Apr272010

Proposed Subsidies to Housing Market Prices Benefit Only Bankers

The indulgent lives of the Great Housing Bubble were last seen during the Roaring Twenties, another era notable for its sequence of financial bubbles. First came the Florida land boom (from Wikipedia):housing_consumer

The Florida land boom of the 1920s was Florida’s first real estate bubble, which burst in 1925, leaving behind entire new cities and the remains of failed development projects such as Isola di Lolando in north Biscayne Bay. The preceding land boom shaped Florida’s future for decades and created entire new cities out of the Everglades land that remain today. The story includes many parallels to the modern real estate boom, including the forces of outside speculators, easy credit access for buyers, and rapidly-appreciating property values.

That massive bubble was followed by a stock market bust (from Wikipedia):

The Roaring Twenties, the decade that led up to the Crash, was a time of wealth and excess. Despite caution of the dangers of speculation, many believed that the market could sustain high price levels. Shortly before the crash, economist Irving Fisher famously proclaimed, “Stock prices have reached what looks like a permanently high plateau.” However, the optimism and financial gains of the great bull market were shattered on “Black Tuesday”, October 29, 1929, when share prices on the New York Stock Exchange (NYSE) collapsed. Stock prices plummeted on that day, and continued to fall at an unprecedented rate for a full month.

The October 1929 crash came during a period of declining real estate values in the United States (which peaked in 1925) near the beginning of a chain of events that led to the Great Depression, a period of economic decline in the industrialized nations.

It is interesting that they reversed the order; the real estate bubble came first, and the stock market bubble came after. The Great Depression followed the Roaring 20s, just like night follows day or a hangover follows drinking,  the Great Recession follows The Great Housing Bubble. Massive Ponzi schemes and credit binges always end badly.

Foreclosed Dreams

The Obama administration’s remedy for the housing crisis benefits bankers, not homeowners.

By David Moberg

Like millions of other Americans, Alicia and Jorge Hernandez are hanging on to their home by a thread. Six years ago they bought their brick bungalow in a working-class neighborhood on Chicago’s southwest side for $175,000, a bargain compared to homes nearby that sold for $250,000. Jorge, who earned $18 per hour as a roofer, had earnestly avoided debt, but a mortgage broker offered him a fixed interest rate of 5.25 percent on a conventional loan. With a growing family, now including three young children, it seemed like a good deal.

[Kareem Rashed stands outside of a foreclosed home on March 12, 2010 in Bridgeport, Conn. (Photo by Spencer Platt/Getty Images)]

Then the housing bubble burst in 2007. On each block throughout the neighborhood, several families—at first mainly those with sub-prime loans—lost their homes to foreclosure. Housing prices fell sharply. The Hernandez home is now worth $119,000, well below the $146,000 still owed on the mortgage. The construction industry imploded and Jorge, 41, could find only scattered jobs. He now collects about $220 per week in unemployment benefits.

“We are a little bit struggling to make our payments,” says Alicia, 39, her voice breaking as she juggles her two-year-old son. “We’ve cut out what luxuries we could, like cable. Now we have to decide to continue our lifestyle or cut everything and make the mortgage payments.”

The family ran through its savings, then borrowed from relatives as Jorge’s income continued to slide. But unlike many unemployed workers in past recessions, they had no equity in their home as collateral for temporary credit. Early this year, they fell behind on their mortgage by three months.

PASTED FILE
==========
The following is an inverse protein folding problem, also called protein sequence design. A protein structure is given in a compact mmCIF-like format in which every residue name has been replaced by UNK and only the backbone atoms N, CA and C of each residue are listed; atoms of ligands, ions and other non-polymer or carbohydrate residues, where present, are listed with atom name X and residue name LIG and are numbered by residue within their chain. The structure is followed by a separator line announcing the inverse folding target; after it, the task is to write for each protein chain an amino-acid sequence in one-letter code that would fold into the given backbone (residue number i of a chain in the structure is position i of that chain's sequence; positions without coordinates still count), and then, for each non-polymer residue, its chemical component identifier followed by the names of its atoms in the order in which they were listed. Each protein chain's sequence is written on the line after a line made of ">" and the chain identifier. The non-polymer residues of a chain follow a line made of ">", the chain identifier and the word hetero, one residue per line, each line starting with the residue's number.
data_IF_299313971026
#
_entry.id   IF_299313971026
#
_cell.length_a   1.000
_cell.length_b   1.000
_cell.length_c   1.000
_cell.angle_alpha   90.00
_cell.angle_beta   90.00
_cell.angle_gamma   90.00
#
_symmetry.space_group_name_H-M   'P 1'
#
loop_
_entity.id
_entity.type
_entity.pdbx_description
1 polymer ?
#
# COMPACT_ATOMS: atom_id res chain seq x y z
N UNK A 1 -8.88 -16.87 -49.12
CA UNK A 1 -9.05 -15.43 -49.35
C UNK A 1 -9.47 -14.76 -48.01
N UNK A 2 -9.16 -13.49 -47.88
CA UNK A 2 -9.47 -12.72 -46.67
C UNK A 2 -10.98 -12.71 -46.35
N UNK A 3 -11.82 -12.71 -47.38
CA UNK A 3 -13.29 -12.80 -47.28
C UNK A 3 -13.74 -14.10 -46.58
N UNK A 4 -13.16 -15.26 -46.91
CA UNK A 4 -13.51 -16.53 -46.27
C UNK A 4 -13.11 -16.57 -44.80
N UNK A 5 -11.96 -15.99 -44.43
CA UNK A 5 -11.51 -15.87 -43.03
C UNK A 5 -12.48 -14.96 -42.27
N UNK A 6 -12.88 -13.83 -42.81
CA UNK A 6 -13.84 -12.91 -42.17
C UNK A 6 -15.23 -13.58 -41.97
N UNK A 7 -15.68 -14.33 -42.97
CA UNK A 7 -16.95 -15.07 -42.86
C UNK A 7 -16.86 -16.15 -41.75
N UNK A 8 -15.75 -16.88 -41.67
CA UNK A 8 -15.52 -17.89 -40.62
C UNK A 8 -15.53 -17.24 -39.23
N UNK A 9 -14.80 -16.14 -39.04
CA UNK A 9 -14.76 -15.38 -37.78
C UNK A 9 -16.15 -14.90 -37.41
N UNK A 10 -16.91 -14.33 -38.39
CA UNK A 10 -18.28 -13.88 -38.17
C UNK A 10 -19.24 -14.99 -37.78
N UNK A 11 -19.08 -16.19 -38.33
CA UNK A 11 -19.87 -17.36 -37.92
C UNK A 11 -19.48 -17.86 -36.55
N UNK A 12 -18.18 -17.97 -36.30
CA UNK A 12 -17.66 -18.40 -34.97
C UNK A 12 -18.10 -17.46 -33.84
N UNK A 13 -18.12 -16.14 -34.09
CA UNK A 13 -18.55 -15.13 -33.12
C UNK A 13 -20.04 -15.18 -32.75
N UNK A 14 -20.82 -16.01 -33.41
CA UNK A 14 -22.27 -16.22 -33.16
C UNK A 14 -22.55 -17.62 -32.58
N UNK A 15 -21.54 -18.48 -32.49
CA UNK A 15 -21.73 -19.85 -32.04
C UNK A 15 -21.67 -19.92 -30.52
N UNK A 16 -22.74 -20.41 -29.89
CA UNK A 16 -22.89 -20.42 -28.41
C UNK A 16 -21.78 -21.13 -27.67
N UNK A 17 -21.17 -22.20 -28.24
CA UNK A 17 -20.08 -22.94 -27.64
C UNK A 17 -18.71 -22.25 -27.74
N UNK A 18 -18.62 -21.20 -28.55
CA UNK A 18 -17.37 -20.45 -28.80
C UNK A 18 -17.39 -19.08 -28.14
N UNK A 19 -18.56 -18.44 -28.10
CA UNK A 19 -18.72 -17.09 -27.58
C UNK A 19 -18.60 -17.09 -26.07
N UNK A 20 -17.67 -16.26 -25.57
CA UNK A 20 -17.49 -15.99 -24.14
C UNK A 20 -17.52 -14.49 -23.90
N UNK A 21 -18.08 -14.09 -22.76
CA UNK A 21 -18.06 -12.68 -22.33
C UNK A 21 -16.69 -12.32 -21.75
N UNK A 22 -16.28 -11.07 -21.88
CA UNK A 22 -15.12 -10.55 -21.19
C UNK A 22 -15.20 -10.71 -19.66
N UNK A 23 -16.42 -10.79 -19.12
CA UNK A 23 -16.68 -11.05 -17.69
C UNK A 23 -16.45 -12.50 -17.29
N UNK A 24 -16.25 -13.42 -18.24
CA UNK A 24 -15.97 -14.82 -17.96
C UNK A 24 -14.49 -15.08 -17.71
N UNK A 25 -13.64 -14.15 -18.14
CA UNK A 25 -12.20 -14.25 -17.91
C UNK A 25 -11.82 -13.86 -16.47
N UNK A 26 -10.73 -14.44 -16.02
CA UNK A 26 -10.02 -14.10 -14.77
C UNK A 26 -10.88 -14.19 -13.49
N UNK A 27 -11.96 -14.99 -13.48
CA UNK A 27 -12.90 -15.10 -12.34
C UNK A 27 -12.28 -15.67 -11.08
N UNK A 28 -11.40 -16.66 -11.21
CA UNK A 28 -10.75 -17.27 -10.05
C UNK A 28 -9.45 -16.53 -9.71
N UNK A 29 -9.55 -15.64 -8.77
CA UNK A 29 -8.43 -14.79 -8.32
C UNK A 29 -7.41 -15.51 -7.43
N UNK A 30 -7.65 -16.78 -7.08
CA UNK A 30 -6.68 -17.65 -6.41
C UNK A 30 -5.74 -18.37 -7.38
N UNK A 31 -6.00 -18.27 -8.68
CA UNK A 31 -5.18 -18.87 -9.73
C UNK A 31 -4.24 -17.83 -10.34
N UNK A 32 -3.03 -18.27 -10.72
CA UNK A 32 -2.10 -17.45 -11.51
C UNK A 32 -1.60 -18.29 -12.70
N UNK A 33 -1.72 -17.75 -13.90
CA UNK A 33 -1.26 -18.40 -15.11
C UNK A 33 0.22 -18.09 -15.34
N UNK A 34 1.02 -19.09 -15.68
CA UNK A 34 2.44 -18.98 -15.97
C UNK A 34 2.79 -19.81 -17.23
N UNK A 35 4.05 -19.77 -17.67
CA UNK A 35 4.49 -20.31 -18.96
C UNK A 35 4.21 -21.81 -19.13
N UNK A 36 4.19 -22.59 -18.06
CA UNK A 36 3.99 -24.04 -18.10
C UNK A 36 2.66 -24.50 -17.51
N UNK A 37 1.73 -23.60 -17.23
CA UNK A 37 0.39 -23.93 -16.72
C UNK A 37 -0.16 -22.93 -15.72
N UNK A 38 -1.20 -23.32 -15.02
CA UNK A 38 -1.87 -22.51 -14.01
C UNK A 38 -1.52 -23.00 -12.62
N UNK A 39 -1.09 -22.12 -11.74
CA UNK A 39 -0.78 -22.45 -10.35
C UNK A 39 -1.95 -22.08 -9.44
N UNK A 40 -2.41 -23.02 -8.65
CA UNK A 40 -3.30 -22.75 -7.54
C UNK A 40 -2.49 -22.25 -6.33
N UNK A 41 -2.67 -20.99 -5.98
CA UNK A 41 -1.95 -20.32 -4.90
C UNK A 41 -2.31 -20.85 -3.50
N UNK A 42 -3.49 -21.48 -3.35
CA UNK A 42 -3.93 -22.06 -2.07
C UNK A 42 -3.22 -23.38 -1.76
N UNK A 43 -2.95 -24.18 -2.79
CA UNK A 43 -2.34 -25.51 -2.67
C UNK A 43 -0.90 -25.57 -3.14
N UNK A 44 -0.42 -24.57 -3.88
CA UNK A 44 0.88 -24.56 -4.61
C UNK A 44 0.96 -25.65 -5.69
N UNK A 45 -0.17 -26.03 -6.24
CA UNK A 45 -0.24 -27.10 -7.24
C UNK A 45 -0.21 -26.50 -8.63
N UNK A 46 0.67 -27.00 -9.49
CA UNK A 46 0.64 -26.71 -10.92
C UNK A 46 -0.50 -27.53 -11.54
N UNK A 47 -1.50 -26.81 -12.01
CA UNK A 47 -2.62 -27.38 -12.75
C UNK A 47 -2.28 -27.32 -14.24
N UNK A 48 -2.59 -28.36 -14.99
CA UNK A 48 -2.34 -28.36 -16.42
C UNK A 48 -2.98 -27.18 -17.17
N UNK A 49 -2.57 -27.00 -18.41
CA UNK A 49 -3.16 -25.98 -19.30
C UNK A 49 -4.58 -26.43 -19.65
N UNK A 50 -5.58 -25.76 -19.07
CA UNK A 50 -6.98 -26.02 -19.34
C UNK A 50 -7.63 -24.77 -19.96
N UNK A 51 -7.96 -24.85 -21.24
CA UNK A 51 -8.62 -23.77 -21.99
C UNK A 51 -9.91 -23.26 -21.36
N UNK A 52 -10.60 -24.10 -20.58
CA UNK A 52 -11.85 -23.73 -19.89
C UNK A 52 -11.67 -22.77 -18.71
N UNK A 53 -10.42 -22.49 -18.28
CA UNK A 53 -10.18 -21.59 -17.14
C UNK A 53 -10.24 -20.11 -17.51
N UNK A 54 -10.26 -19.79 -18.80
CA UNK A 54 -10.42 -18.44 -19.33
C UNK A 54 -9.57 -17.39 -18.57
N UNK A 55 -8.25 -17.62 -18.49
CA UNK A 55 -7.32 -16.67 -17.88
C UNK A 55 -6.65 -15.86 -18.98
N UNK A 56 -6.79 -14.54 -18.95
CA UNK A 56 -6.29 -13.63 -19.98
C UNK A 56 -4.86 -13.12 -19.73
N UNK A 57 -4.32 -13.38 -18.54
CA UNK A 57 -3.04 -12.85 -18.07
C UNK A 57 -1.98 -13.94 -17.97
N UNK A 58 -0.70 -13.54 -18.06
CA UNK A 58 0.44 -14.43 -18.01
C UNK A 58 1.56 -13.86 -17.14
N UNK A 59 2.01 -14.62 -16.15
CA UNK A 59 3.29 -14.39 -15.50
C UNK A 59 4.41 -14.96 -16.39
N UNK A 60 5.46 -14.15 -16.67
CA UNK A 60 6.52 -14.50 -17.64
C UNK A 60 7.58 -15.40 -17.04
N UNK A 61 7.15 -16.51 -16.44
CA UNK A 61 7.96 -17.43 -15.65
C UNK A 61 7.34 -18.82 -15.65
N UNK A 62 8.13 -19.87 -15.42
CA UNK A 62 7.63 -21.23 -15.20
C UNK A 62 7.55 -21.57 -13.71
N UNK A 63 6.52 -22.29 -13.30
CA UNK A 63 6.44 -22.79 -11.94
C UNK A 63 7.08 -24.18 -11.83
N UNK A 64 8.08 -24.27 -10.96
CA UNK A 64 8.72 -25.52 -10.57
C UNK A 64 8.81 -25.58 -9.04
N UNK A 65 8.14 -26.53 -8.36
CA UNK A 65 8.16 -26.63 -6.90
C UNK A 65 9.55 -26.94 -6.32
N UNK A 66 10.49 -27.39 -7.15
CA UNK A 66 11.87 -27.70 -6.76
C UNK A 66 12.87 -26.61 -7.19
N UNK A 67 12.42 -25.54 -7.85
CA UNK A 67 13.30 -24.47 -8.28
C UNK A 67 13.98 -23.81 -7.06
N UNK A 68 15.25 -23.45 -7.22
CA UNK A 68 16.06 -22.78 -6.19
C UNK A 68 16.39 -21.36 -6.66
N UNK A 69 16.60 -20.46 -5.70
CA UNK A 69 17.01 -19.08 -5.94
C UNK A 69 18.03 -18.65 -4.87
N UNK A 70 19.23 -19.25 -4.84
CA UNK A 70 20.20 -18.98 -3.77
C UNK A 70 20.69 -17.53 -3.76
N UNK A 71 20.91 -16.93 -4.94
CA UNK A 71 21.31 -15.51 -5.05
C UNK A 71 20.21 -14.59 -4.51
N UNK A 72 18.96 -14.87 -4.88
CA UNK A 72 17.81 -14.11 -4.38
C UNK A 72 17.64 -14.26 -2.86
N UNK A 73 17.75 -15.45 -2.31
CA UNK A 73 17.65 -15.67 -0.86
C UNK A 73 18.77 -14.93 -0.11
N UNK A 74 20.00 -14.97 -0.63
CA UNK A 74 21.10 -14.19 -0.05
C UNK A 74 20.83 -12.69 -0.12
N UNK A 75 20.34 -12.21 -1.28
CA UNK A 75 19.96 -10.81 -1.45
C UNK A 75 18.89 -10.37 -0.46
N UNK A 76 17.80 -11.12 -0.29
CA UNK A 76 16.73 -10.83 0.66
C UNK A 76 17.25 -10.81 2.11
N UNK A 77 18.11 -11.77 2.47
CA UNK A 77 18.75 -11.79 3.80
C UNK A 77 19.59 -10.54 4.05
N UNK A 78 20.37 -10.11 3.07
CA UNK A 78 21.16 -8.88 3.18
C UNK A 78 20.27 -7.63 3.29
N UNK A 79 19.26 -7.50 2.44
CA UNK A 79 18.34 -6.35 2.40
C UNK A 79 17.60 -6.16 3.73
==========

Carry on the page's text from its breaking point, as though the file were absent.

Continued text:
Alicia looked for an administrative assistant job similar to the one she had after college, but nothing turned up. Then she found a job for $8 per hour at a bulk-mailing subcontractor to the U.S. Census Bureau. But even with that paycheck and Jorge’s unemployment compensation, they owe more than half of their monthly income for the mortgage. “Like many Americans, we were hoping next year would be better,” Alicia says. “We just relied on hope. That was our mistake.”

No, this family did not make a mistake. In fact, they did everything right. This is the very first borrower-in-distress profile I have seen anywhere in the media where the family truly did nothing wrong. The reporter’s search was worth while because it is very difficult to find a borrower-in-distress who didn’t borrow too much using unstable terms, usually to capture appreciation or to get free money to spend. This borrower was a working-class guy providing for his family. If there is any family that I would like to see benefit from the various bailouts, it would be this family. It is the other ninety-nine out of one hundred that irritate me.

The Hernandez family is the new face of the deepening home mortgage foreclosure crisis—a crisis that is increasingly affecting suburban and upper middle-income homeowners as well.

Note the setup here: the reporter advocates a political position in this article, so it was important that people feel like they are saving this family rather than the HELOC abusing squatters I profile here every day.

In the earlier waves, most foreclosures involved speculators or holders of sub-prime loans that were designed to fail, according to the North Carolina-based Center for Responsible Lending, an advocacy and research organization. Its research shows the fault in the sub-prime collapse lay with the loans, not the people who borrowed the money. Many of them could have qualified for a conventional, fixed-rate mortgage and not defaulted.

Although the new wave of foreclosures this year will involve other exotic mortgages (especially interest-only and payment-option adjustable rate mortgages), most recent serious deliquencies and foreclosures involve conventional loans.

Around three-fifths of homeowners seeking loan modifications under President Barack Obama’s Home Affordable Modification Program (HAMP) cite loss of income as the cause of their hardship. At least one-fourth—and by some estimates one-third, heading toward one-half—of all mortgages are currently “under water,” meaning that they are worth more than the market value of the home. Under those conditions, homeowners have strong incentives to walk away, leaving investors holding their costly mortgage and devalued property.